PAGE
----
Salmond: Differences with Sturgeon insignificant compared to independence cause

Former Scottish first minister Alex Salmond spoke to Sky News political editor Beth Rigby on Thursday evening.

16 June 2022

Former first minister Alex Salmond has said personal differences with Nicola Sturgeon are insignificant compared to the “national cause” of Scotland becoming independent.

Speaking to Sky News political editor Beth Rigby on Thursday, Mr Salmond revealed he would not let their “personal difficulties” stand in the way of any independence campaign.

“They’re insignificant compared to the national cause of Scotland becoming independent, to which I and Nicola Sturgeon have devoted our lives,” he said.

“So I don’t think you would find any personal difficulties coming in the way of something which is much bigger, much greater than any two individuals.”

The former SNP heavyweight parted ways with the party he had led for a total 30 years in 2018 following allegations of sexual misconduct.

Mr Salmond was charged with 14 offences including attempted rape and sexual assault the following year.

After a high-profile trial in 2020, Mr Salmond was acquitted of all charges and received £500,000 in compensation from the Scottish Government.

During Ms Rigby’s interview, he was pressed on whether or not the allegations politically damaged him and whether he acknowledged his behaviour to women was sometimes inappropriate.

Nicola Sturgeon and Alex Salmond
First Minister Nicola Sturgeon and Alex Salmond were professionally close until allegations of Mr Salmond’s sexual misconduct (PA)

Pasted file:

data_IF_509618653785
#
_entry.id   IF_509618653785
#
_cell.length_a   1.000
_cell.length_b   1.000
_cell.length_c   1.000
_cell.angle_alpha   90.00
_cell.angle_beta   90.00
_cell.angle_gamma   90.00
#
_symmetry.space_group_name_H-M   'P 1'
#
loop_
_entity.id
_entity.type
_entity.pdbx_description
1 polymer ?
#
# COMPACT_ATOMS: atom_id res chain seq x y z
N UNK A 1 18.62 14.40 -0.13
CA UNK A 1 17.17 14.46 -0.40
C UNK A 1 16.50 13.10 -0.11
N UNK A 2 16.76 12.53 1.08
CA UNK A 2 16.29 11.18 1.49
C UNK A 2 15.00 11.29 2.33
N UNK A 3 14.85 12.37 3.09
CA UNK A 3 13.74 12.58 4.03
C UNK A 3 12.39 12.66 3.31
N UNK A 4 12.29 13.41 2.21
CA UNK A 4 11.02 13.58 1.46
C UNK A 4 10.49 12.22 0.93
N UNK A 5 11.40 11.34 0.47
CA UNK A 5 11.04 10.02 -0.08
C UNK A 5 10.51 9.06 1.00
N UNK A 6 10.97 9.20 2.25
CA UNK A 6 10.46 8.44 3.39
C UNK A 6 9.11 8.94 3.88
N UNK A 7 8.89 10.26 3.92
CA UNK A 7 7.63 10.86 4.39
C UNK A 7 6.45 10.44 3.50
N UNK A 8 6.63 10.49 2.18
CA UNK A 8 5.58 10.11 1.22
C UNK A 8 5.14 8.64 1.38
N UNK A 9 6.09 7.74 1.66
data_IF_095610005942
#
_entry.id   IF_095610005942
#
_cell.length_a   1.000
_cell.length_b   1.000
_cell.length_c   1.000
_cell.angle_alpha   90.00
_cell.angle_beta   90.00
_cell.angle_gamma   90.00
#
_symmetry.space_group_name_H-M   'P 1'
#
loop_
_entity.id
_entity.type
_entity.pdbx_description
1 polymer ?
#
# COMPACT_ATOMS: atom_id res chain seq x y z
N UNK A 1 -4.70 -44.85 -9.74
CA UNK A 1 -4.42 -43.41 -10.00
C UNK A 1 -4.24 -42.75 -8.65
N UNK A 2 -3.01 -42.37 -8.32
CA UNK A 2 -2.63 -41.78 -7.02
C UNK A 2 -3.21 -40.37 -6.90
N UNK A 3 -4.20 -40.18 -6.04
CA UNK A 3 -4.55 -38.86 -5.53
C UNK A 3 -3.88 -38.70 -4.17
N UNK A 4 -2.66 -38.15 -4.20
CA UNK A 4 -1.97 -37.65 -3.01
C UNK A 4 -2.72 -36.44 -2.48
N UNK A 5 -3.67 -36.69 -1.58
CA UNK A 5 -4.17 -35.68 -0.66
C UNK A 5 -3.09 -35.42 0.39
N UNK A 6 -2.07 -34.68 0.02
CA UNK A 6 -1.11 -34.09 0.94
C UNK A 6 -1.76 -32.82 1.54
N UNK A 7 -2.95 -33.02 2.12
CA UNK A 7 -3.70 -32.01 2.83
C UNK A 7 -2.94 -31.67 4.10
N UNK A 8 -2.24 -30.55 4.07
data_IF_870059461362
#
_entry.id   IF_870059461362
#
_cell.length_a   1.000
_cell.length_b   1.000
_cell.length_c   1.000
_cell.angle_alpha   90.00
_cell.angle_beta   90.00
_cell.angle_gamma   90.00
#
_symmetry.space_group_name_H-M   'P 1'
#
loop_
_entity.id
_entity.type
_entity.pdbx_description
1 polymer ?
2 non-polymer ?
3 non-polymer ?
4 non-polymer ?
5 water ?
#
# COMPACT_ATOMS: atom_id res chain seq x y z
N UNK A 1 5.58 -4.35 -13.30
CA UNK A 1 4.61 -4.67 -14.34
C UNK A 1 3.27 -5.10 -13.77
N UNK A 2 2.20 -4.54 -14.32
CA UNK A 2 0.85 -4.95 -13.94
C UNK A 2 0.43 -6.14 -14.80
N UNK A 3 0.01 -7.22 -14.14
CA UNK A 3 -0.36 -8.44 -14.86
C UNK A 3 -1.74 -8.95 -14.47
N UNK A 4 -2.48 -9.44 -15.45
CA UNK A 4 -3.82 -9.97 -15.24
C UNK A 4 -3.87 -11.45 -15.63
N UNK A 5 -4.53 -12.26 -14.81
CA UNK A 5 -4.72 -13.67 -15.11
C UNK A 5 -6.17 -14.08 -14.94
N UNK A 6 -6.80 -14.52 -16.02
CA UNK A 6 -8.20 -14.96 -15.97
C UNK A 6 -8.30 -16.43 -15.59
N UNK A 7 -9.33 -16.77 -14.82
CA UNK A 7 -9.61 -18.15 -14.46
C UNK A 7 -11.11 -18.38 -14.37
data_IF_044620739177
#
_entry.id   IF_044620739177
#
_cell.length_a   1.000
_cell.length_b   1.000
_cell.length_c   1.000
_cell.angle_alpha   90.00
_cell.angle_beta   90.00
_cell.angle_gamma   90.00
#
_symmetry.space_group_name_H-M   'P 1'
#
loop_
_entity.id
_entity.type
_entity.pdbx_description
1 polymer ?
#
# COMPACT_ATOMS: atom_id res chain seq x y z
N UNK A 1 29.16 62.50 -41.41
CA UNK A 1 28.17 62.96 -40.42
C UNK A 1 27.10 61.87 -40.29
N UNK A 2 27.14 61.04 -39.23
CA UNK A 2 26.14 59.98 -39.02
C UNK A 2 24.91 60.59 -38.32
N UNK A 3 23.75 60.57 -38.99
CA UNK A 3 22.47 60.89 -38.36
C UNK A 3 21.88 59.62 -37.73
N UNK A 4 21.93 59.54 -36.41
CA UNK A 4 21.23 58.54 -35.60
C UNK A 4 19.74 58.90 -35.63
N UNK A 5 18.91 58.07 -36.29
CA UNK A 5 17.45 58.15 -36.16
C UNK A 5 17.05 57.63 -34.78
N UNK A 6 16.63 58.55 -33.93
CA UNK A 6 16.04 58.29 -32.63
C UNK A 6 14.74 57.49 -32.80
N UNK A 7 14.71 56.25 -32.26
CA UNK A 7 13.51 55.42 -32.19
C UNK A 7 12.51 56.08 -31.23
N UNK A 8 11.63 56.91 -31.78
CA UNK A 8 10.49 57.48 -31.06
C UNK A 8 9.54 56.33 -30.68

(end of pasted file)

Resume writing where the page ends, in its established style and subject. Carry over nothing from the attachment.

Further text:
Mr Salmond said the situation would not stand in the way of an independence campaign.

“It’s not going to get in the way of an independence campaign. I will contribute wholeheartedly, full scale to the independence campaign. That’s what the party is formed to do.”

The former first minister, who led the SNP to the first ever majority in the Scottish parliament in 2011, now heads the Alba party which he formed in early 2021.

Alba has consistently called on the SNP to take stronger action in securing Scottish independence. Mr Salmond said the independence movement had been waiting a considerable time for action.

He told Ms Rigby: “Like many people in the national movement, I’m just pleased that the starting gun has eventually been fired because they’ve waited on it for some considerable time.”

Mr Salmond believes now is the right time to seek a second vote on Scottish independence due to Boris Johnson “resembling the stag at bay”.

“I think it’s an open question if Boris Johnson will even be prime minister by the autumn,” he said.

“Therefore, this seems to be a very good time to exert the political and democratic pressure.”

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